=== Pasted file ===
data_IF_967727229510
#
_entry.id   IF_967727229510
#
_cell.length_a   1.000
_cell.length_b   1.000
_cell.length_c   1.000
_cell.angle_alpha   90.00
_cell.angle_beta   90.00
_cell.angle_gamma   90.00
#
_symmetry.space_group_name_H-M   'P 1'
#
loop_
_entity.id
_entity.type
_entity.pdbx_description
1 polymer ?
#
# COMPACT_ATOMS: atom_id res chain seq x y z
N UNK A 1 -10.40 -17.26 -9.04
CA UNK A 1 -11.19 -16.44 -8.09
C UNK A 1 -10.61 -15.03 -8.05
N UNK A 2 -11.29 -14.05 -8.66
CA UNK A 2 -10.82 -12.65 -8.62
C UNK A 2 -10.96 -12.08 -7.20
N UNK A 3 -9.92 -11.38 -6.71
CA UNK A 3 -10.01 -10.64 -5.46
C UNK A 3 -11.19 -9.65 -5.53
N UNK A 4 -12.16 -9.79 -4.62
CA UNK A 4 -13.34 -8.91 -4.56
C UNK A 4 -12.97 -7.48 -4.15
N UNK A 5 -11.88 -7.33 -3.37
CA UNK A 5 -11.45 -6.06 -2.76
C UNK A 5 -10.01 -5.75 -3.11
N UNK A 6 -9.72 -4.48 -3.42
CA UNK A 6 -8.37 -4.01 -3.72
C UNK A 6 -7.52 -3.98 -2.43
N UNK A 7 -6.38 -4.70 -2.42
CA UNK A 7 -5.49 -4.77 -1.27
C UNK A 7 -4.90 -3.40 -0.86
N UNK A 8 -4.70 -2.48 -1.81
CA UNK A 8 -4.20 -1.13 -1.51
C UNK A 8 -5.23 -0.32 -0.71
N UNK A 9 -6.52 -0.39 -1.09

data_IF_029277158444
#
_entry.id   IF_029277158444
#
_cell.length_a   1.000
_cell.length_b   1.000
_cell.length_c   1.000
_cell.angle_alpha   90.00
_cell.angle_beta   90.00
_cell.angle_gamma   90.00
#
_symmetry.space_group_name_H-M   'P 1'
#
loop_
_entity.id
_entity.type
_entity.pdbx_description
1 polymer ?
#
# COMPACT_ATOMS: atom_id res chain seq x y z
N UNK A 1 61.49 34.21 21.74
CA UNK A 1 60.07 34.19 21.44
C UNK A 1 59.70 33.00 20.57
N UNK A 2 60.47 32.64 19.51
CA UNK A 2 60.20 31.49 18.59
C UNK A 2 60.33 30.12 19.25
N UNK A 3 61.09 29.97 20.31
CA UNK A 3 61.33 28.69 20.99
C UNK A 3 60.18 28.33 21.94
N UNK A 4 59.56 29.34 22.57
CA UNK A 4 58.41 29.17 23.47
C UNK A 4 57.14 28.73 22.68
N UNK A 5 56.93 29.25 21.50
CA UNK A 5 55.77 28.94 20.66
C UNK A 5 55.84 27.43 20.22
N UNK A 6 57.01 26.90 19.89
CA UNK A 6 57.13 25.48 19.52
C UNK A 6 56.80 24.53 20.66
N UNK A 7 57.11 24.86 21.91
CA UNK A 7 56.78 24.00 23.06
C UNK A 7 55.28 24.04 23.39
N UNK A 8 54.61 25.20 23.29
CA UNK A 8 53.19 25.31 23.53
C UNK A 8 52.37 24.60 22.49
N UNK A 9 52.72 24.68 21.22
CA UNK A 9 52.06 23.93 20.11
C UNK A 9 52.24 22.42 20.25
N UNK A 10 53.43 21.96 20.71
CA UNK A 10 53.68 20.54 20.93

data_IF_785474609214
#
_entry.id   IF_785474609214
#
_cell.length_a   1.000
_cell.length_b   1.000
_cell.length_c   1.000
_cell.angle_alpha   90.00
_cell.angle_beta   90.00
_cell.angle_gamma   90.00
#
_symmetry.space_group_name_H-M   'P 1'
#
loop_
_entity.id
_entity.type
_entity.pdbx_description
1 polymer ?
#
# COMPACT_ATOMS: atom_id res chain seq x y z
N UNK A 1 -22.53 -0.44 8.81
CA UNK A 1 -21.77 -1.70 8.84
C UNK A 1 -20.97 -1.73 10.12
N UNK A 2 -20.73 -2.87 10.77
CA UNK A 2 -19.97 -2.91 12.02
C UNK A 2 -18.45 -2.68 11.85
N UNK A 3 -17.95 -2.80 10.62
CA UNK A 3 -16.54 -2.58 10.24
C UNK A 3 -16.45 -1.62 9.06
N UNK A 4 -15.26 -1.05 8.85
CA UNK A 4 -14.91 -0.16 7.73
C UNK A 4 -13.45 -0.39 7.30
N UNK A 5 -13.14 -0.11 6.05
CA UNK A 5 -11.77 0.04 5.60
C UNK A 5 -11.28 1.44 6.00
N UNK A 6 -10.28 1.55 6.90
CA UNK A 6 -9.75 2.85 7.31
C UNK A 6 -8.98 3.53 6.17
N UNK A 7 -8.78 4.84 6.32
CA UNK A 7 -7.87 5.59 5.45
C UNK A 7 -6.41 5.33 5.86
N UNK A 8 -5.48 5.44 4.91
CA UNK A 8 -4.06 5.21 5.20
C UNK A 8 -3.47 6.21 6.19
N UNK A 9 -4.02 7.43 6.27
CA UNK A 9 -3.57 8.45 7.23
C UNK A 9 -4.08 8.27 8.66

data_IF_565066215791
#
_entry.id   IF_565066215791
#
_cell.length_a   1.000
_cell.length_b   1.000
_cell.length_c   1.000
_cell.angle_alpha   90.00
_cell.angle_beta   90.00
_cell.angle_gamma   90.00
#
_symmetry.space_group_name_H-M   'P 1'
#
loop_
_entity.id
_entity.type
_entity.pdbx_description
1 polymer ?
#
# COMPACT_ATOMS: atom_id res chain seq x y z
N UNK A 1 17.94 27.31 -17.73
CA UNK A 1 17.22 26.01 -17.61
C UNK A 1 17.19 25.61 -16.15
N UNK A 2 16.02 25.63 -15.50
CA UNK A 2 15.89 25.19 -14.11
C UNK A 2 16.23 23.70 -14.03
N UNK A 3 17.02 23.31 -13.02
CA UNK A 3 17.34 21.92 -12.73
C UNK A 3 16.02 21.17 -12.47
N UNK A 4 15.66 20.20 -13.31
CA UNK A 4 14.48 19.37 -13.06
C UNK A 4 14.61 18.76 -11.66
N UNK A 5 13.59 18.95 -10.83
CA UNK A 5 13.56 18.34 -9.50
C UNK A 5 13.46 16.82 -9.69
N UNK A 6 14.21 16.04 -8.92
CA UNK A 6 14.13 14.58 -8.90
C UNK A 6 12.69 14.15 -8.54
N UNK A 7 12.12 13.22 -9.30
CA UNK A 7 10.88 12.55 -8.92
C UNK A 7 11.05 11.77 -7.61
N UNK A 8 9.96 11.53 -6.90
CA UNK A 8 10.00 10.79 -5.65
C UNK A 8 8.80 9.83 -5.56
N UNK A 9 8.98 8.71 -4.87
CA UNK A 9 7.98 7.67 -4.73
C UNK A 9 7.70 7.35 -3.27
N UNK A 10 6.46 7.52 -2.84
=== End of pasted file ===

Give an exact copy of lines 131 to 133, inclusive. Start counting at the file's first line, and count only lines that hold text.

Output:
CA UNK A 6 -9.75 2.85 7.31
C UNK A 6 -8.98 3.53 6.17
N UNK A 7 -8.78 4.84 6.32